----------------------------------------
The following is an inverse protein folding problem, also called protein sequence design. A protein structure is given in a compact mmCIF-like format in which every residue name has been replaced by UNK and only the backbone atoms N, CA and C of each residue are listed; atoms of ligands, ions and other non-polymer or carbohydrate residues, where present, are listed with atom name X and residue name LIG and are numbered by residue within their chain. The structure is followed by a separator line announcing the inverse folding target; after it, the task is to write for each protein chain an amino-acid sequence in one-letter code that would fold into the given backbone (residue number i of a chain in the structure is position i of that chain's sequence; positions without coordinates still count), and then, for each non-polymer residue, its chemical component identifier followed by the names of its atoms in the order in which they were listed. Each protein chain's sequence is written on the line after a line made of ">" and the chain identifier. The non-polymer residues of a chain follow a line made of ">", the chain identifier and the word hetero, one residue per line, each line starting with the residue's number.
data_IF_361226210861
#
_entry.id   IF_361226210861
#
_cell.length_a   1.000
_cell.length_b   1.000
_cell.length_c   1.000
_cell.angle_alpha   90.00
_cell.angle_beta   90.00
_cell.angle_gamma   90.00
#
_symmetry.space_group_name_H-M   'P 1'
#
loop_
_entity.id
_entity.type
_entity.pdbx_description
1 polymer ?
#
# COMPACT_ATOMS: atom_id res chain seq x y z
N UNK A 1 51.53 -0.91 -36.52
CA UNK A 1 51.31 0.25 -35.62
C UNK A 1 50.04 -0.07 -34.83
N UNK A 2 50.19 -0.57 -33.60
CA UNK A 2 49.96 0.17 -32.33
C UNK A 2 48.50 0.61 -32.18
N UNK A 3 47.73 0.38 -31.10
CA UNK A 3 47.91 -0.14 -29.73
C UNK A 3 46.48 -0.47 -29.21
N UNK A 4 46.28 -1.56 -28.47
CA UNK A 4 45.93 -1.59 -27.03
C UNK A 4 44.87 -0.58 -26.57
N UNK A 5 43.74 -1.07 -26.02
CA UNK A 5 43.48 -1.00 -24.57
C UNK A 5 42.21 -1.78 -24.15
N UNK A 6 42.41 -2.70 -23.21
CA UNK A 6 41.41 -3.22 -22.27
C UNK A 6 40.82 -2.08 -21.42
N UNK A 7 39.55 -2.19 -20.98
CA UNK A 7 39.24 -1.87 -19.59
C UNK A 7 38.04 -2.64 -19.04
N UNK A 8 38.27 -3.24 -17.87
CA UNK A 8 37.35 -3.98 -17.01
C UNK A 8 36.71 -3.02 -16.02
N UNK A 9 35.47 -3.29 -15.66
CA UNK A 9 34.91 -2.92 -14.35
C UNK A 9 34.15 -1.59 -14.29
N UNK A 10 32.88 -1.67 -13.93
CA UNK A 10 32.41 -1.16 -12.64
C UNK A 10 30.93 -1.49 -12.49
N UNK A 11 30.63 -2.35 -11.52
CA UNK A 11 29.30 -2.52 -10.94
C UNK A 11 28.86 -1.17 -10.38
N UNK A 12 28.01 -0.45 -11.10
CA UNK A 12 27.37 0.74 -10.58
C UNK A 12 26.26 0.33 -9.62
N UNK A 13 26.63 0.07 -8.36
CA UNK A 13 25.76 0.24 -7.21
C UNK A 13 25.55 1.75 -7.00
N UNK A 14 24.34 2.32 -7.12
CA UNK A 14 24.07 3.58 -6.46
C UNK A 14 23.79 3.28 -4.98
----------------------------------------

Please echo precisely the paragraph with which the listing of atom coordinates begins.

The following is an inverse protein folding problem, also called protein sequence design. A protein structure is given in a compact mmCIF-like format in which every residue name has been replaced by UNK and only the backbone atoms N, CA and C of each residue are listed; atoms of ligands, ions and other non-polymer or carbohydrate residues, where present, are listed with atom name X and residue name LIG and are numbered by residue within their chain. The structure is followed by a separator line announcing the inverse folding target; after it, the task is to write for each protein chain an amino-acid sequence in one-letter code that would fold into the given backbone (residue number i of a chain in the structure is position i of that chain's sequence; positions without coordinates still count), and then, for each non-polymer residue, its chemical component identifier followed by the names of its atoms in the order in which they were listed. Each protein chain's sequence is written on the line after a line made of ">" and the chain identifier. The non-polymer residues of a chain follow a line made of ">", the chain identifier and the word hetero, one residue per line, each line starting with the residue's number.